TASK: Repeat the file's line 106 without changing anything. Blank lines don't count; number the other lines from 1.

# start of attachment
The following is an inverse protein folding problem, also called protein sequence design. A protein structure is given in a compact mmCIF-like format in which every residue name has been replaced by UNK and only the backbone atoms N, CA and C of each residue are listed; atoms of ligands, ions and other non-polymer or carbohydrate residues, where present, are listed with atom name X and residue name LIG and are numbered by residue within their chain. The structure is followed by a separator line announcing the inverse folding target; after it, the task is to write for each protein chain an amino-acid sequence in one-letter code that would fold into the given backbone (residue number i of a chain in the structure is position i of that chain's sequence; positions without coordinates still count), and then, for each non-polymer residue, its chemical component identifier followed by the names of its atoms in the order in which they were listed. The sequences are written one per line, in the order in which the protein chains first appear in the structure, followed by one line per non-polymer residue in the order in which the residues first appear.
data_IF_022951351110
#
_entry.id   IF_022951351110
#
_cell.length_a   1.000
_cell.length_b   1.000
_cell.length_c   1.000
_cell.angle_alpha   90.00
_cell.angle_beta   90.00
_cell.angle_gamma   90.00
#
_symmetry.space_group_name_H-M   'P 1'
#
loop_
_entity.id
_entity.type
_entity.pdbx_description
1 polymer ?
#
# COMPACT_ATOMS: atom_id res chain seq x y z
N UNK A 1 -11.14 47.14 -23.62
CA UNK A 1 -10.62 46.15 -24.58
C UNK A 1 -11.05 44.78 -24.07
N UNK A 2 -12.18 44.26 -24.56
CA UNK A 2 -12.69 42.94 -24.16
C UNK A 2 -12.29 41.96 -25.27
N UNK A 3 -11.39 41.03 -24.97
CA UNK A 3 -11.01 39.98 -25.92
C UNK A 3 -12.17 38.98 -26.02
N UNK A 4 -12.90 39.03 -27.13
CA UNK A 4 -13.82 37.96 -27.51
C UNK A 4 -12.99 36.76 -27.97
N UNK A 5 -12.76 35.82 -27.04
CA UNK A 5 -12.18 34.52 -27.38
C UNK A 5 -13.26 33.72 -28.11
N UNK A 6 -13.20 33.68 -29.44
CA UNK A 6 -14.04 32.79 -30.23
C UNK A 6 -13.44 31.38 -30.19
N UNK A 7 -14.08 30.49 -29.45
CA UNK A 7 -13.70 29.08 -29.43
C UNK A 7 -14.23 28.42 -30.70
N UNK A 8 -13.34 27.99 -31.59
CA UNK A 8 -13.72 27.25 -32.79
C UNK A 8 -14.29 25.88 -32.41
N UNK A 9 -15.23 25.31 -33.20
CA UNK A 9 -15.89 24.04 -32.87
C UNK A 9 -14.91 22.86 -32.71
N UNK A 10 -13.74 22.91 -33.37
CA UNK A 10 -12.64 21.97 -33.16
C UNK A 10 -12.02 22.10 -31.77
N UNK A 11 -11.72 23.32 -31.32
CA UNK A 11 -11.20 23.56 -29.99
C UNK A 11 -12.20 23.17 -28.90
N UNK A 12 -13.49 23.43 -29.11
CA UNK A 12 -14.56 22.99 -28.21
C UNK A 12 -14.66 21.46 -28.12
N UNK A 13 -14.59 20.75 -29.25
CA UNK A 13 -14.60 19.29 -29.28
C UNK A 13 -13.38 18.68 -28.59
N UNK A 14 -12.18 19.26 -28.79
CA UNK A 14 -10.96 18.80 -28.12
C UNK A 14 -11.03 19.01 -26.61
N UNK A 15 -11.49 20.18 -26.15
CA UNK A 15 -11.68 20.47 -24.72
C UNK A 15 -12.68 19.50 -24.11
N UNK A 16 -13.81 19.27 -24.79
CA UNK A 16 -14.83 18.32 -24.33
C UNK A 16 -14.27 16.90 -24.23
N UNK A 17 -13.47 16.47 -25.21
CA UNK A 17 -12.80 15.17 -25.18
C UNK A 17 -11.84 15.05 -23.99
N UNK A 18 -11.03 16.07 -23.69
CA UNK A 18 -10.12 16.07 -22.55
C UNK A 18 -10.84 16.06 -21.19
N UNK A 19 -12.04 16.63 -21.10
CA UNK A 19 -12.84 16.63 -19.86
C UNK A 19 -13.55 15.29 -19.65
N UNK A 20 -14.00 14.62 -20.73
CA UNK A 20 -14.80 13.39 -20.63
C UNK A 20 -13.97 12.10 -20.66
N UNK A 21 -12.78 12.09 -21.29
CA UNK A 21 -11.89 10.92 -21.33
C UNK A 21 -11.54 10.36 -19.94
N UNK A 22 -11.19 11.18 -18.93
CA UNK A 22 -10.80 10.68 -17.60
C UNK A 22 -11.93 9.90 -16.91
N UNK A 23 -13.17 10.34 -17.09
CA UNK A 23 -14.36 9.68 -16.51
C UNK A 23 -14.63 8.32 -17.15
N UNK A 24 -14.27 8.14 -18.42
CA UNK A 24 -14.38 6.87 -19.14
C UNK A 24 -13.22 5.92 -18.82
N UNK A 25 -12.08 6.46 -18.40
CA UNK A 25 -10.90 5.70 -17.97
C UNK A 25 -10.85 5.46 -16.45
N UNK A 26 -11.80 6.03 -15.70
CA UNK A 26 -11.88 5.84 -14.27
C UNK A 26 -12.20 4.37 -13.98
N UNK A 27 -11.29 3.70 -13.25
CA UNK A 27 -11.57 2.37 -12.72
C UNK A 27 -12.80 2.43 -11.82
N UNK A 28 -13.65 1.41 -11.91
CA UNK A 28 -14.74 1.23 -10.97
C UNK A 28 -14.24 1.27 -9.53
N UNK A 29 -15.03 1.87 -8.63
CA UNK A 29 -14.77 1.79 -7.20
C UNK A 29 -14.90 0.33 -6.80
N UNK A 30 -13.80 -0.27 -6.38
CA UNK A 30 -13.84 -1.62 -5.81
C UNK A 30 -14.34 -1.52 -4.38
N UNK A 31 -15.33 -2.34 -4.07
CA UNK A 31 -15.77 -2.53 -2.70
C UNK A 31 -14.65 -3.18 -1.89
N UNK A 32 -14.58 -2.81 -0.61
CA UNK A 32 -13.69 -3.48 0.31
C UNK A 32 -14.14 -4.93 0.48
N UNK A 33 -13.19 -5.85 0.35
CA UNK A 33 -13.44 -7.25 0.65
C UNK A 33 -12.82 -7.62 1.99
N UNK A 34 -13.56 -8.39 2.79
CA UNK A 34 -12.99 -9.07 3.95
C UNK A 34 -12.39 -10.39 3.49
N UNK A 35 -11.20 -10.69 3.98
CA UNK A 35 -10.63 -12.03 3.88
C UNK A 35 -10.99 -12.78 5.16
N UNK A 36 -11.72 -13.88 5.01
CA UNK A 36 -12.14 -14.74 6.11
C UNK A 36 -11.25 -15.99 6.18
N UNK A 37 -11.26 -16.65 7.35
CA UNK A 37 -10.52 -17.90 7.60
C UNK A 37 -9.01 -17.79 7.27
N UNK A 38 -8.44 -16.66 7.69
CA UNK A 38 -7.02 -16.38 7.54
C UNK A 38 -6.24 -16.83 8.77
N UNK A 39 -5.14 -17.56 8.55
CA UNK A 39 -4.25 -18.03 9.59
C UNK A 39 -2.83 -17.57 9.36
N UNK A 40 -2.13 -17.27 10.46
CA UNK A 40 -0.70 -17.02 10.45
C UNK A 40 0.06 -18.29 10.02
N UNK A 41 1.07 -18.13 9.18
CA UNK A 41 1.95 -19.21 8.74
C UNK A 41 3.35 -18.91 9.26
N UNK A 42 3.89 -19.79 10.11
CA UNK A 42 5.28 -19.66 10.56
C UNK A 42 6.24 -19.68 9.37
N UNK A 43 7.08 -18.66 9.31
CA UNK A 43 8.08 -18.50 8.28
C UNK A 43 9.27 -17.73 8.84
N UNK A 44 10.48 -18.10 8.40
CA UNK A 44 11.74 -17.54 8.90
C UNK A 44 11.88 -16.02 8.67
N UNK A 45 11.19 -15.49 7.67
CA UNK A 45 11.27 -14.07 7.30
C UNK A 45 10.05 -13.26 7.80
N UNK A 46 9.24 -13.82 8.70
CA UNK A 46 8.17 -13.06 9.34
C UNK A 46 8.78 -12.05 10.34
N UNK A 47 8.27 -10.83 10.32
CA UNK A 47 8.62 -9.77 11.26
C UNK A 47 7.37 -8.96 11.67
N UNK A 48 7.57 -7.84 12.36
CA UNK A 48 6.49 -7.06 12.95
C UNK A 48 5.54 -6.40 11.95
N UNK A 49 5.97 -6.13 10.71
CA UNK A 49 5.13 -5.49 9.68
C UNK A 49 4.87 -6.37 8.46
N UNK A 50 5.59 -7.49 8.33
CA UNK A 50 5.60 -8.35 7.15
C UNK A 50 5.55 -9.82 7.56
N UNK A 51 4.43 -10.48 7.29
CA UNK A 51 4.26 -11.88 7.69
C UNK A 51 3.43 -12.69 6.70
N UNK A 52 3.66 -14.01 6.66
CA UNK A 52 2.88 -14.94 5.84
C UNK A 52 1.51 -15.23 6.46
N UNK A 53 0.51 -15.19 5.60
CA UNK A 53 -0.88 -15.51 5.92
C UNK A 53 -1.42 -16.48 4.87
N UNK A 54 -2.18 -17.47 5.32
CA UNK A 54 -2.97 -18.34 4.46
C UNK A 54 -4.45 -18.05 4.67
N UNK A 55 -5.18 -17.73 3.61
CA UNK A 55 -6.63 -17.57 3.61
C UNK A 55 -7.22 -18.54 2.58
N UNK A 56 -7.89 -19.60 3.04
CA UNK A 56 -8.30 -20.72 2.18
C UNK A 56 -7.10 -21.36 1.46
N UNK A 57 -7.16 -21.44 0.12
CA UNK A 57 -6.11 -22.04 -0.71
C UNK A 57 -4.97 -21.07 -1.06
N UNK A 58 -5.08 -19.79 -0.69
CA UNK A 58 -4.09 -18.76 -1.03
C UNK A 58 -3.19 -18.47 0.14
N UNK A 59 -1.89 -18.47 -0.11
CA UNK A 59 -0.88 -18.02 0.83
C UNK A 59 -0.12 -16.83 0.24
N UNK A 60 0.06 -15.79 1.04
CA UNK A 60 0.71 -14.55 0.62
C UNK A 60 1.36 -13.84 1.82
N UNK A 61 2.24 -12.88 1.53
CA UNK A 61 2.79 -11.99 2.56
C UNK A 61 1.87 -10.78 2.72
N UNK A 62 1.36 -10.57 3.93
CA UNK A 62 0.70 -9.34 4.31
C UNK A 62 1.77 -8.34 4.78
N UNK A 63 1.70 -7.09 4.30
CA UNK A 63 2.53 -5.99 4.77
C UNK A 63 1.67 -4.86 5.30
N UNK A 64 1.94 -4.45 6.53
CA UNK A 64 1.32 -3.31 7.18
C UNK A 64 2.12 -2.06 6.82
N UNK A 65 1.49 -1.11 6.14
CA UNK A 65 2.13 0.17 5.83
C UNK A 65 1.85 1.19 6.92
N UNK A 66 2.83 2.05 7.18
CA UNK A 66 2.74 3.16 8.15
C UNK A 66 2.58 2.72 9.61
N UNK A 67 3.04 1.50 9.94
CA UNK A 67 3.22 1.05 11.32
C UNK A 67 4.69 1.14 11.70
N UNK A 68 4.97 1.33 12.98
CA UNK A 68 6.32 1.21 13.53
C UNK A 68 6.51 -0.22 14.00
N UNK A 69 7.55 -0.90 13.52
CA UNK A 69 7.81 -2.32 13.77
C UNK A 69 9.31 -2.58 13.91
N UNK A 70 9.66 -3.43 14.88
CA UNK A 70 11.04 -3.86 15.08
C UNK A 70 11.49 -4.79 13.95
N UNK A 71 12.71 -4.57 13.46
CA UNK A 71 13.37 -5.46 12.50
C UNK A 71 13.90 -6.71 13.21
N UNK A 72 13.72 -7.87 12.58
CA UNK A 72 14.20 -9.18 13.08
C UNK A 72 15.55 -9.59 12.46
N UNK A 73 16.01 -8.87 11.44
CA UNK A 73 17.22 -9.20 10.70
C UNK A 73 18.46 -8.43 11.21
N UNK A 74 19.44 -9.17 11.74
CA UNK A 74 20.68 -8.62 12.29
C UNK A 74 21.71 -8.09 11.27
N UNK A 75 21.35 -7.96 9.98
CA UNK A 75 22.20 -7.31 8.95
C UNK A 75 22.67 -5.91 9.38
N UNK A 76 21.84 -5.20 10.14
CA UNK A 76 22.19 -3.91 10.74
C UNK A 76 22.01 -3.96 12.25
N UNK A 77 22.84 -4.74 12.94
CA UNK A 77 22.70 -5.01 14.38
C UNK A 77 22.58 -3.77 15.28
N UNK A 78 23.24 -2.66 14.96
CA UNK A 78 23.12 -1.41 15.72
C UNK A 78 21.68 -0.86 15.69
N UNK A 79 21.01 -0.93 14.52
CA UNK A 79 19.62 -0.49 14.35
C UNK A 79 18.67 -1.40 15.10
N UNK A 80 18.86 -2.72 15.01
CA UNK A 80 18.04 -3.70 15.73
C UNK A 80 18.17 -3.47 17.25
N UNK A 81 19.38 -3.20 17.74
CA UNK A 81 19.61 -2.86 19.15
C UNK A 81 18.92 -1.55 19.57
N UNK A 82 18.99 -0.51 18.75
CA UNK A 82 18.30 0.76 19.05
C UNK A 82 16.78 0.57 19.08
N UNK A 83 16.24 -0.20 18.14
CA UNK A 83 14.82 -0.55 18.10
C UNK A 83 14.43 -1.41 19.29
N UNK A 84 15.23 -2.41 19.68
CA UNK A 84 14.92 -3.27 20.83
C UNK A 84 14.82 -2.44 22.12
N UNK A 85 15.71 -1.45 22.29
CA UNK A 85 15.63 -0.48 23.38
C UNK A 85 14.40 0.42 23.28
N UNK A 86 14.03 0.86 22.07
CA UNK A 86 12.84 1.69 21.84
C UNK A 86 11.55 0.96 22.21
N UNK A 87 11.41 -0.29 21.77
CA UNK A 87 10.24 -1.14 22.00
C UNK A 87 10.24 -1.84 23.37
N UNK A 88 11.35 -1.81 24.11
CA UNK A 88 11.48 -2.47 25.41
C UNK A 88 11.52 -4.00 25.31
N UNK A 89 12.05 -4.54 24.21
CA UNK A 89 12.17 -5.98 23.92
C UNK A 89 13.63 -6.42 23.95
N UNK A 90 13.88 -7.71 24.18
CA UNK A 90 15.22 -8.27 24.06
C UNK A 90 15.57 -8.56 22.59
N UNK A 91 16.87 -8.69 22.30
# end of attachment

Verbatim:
N UNK A 29 -15.03 1.87 -8.63